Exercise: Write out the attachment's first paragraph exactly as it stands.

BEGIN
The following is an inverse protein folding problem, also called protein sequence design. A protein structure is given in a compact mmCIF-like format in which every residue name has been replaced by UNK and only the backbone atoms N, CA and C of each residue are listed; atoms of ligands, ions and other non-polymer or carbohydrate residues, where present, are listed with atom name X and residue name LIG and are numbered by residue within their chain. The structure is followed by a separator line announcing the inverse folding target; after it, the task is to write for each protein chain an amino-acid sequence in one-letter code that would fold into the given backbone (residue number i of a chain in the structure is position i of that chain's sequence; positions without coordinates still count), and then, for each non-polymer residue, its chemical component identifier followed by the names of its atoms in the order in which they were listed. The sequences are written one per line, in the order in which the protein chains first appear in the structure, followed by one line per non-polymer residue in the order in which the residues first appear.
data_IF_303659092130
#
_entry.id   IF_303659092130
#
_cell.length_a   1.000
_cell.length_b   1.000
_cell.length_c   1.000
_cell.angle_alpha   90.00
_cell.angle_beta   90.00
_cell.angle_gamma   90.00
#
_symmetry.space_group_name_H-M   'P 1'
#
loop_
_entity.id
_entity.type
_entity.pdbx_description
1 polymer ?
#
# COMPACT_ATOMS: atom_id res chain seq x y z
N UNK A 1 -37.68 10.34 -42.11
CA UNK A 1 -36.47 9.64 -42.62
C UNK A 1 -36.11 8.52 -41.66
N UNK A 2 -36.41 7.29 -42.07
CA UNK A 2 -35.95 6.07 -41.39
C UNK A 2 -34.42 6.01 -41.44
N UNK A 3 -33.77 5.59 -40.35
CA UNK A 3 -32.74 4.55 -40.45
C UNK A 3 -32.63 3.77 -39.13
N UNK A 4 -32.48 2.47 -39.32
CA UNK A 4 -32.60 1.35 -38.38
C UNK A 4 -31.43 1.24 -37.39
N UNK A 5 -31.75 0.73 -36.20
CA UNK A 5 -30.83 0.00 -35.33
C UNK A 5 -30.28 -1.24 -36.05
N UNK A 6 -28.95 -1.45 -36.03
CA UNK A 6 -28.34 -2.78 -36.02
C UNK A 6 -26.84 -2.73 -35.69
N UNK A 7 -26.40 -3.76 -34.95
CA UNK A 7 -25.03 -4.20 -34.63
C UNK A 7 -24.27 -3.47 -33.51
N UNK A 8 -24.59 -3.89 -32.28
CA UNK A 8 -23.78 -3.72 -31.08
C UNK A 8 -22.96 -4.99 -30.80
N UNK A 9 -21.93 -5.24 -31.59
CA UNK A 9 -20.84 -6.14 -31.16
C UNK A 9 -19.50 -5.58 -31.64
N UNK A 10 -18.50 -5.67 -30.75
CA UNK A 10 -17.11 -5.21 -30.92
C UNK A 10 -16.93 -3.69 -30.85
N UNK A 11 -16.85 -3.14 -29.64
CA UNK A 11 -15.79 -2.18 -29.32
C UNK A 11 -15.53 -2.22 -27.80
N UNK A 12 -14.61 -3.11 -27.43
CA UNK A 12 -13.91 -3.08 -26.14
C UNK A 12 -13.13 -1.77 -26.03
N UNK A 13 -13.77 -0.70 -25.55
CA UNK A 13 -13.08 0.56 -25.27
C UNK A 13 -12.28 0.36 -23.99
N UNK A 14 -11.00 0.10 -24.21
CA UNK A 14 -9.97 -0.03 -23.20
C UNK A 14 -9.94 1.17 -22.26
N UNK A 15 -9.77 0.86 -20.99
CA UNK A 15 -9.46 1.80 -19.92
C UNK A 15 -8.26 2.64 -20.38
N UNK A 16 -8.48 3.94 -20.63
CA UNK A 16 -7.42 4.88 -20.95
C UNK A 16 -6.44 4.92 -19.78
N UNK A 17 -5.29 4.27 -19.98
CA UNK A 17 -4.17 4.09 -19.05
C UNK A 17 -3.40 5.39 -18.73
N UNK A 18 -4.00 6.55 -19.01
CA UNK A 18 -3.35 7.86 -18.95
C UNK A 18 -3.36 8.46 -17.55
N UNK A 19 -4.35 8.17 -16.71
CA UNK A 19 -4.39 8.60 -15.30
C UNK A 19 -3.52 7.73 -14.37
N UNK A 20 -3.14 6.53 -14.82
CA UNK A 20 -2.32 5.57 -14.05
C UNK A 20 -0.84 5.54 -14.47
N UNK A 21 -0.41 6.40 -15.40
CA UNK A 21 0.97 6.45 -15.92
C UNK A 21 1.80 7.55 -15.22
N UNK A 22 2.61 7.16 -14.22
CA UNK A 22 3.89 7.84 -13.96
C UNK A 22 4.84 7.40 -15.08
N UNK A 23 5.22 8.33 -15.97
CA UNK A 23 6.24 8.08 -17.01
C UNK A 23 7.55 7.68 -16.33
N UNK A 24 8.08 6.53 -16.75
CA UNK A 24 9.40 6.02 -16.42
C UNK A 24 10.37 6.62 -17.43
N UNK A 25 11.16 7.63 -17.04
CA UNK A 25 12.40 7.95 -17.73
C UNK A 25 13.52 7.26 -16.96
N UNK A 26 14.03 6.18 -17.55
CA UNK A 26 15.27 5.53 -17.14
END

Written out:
The following is an inverse protein folding problem, also called protein sequence design. A protein structure is given in a compact mmCIF-like format in which every residue name has been replaced by UNK and only the backbone atoms N, CA and C of each residue are listed; atoms of ligands, ions and other non-polymer or carbohydrate residues, where present, are listed with atom name X and residue name LIG and are numbered by residue within their chain. The structure is followed by a separator line announcing the inverse folding target; after it, the task is to write for each protein chain an amino-acid sequence in one-letter code that would fold into the given backbone (residue number i of a chain in the structure is position i of that chain's sequence; positions without coordinates still count), and then, for each non-polymer residue, its chemical component identifier followed by the names of its atoms in the order in which they were listed. The sequences are written one per line, in the order in which the protein chains first appear in the structure, followed by one line per non-polymer residue in the order in which the residues first appear.